I was riding in the car of a fellow CTO recently and talking about the flakiness of enterprise software and systems when his cell phone rang. He glanced at the caller ID. As he answered the call, the universal expression of concern washed over his face. One of his staffers was calling to utter the most ominous words in IT: The system is down.
Every company has its own version of "the system" -- often many permutations. The system is usually the most important tool being used at any particular time: e-mail, the network, a CMS (content management system), or an SFA system. Having been on the receiving end of such calls, I immediately identified with my CTO companion, and we both laughed, albeit nervously. The caller ID on my cell phone usually alerts me that the system is down before I even answer it. If I see the phone number of our San Francisco-based content management guru flash on the screen, I know our CMS is having problems. The telltale nighttime call from San Mateo, Calif., means we're having network issues. These situations are rare, but I've been working in IT long enough to never be surprised when the system goes down. In IT, Murphy's Law can bite you when you least expect it and entropy is expected.
The system runs smoothly most of the time, invisibly making the lives of employees easier. But when the system is down, our lives and our work grind to a halt. In recent months, the system has been down at my bank, my grocery store, a hotel checkout system, an airline, and yes, at InfoWorld. There's been at least one occasion where the separate system to alert us that the system is down bites the dust. When that has happened, we've conceived systems that will monitor the systems that monitor the system. There are systems inside those systems that monitor the system that also could be monitored, and often our discussions devolve into circular discussions that are the IT equivalent of Laurel and Hardy's "Who's on First?"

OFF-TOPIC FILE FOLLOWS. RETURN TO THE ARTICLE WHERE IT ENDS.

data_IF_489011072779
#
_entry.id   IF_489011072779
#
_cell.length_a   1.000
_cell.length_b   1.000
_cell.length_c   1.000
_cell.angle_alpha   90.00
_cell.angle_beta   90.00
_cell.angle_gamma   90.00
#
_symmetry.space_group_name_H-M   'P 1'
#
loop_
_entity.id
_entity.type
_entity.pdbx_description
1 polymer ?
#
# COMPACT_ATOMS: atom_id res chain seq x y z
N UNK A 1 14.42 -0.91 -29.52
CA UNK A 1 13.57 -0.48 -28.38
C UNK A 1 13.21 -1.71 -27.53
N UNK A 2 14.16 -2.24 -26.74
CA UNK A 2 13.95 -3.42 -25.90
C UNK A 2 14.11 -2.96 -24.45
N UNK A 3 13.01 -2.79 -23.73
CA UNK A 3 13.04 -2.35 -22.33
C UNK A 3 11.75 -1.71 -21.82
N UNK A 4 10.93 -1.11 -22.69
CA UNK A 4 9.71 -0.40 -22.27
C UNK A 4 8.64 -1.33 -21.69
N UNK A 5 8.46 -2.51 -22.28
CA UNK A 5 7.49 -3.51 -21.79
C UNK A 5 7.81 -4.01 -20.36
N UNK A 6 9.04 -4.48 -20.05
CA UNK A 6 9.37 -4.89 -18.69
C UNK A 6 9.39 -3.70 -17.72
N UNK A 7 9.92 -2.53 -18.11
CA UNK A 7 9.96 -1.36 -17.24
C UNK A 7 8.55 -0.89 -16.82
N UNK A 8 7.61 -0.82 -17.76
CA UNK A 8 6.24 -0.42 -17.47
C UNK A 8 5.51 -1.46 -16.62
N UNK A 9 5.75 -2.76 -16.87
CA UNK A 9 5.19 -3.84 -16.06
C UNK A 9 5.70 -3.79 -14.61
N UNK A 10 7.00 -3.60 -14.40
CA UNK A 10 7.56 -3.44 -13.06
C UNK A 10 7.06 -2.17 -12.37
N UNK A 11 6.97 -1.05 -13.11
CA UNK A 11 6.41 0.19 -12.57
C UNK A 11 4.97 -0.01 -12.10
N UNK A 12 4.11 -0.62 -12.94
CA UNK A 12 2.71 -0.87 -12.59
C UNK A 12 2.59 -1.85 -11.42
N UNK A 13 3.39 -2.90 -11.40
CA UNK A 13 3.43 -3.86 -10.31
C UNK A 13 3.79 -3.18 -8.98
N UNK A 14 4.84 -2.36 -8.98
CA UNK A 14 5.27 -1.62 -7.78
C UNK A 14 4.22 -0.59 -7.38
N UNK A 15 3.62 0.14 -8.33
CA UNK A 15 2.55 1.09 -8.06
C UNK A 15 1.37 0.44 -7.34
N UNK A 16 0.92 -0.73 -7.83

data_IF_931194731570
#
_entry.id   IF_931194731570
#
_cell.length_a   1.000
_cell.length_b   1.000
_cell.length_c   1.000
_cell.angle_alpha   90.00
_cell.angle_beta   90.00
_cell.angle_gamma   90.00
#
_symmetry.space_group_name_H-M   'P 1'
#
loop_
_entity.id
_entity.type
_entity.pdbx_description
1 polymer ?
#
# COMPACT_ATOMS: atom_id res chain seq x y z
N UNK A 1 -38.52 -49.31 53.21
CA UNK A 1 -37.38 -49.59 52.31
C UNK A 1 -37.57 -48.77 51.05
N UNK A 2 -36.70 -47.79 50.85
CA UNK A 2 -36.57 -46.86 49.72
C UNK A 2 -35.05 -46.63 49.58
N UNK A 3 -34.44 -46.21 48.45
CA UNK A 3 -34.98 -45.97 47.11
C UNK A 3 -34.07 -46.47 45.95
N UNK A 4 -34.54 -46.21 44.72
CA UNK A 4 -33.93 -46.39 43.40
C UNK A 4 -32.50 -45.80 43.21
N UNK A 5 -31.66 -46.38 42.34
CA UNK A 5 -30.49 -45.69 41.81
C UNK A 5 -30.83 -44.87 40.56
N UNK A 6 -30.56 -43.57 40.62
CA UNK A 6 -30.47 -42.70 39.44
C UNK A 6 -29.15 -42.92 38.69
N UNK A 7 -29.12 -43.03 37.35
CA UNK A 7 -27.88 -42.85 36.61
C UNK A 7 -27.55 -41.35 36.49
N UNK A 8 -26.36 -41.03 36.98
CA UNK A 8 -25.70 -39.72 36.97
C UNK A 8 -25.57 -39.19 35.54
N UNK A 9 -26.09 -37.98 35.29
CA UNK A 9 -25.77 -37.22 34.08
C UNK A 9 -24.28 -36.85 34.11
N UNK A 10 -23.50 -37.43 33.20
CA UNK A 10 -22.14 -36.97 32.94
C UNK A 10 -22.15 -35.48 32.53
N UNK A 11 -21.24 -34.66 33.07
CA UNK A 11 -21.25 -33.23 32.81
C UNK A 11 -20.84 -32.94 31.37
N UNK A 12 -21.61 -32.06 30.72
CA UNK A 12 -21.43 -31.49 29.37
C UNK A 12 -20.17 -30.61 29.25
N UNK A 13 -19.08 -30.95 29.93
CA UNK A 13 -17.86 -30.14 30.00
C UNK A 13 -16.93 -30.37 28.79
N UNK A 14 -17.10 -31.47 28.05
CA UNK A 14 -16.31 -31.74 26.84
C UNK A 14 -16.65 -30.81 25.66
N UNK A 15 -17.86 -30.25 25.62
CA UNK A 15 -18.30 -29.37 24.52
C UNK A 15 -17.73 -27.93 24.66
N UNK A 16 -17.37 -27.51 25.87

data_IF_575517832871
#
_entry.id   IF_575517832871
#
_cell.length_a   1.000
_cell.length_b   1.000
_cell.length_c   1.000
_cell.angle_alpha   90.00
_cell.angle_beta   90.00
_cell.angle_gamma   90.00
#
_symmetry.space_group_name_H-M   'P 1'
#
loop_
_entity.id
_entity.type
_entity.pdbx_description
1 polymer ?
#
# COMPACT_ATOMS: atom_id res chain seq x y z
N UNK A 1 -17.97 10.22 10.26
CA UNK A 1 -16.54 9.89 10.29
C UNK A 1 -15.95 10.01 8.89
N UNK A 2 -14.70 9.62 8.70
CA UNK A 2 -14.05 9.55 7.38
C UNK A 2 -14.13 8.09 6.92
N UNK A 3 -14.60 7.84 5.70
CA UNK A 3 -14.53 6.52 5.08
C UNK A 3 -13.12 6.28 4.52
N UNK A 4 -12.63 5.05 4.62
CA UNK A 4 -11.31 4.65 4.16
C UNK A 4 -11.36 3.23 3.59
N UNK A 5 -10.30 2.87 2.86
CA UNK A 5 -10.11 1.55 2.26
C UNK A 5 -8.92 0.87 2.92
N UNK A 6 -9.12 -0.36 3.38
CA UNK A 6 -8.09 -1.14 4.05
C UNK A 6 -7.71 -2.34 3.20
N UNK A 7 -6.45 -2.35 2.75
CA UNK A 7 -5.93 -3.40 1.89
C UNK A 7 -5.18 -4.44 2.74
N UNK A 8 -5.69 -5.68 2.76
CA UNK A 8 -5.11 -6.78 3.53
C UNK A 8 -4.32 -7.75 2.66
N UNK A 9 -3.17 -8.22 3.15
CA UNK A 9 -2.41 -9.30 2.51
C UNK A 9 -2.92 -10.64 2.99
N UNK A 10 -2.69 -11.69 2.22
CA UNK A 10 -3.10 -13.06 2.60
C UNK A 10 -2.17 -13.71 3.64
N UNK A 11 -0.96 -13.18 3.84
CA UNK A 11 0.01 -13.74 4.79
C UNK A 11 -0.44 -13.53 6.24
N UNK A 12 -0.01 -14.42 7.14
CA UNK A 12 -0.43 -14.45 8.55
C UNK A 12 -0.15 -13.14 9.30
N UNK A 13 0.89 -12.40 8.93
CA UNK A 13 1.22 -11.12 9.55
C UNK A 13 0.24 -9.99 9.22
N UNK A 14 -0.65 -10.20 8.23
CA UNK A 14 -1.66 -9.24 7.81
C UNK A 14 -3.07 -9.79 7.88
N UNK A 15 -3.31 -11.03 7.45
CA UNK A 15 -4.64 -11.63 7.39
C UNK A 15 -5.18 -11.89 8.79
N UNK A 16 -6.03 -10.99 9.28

The possibilities for monitoring are endless, so the IT hypochondriacs keep shoving various medicines into the system, but the system still goes down. When a vendor touts a "five nines" solution to me, I'll admit that I think about the five minutes a year that system will be down, not the more than 525,000 minutes it will be up, because those five minutes are when the help desk phones will be ringing off the hook. Thousands of minutes of uptime can quickly drown in a few minutes of downtime.
During the holiday season, keeping the system up becomes a real challenge. Most IT employees head home, using up all the vacation and comp days they've earned via their hard work throughout the year. Other non-IT employees take a break as well, but IT problems inevitably occur with the Scrooges who must get e-mail on Thanksgiving or Christmas.
I remember standing in the backyard of my parent's house in North Carolina one Thanksgiving and listening on my cell phone to an executive complain -- from Hawaii -- that he couldn't get e-mail: "The system is down." Then my cell phone went dead. Apparently, that system went down while I was trying to figure out why and how our system was down.
When the system is down, sometimes it's hard to know which way is up.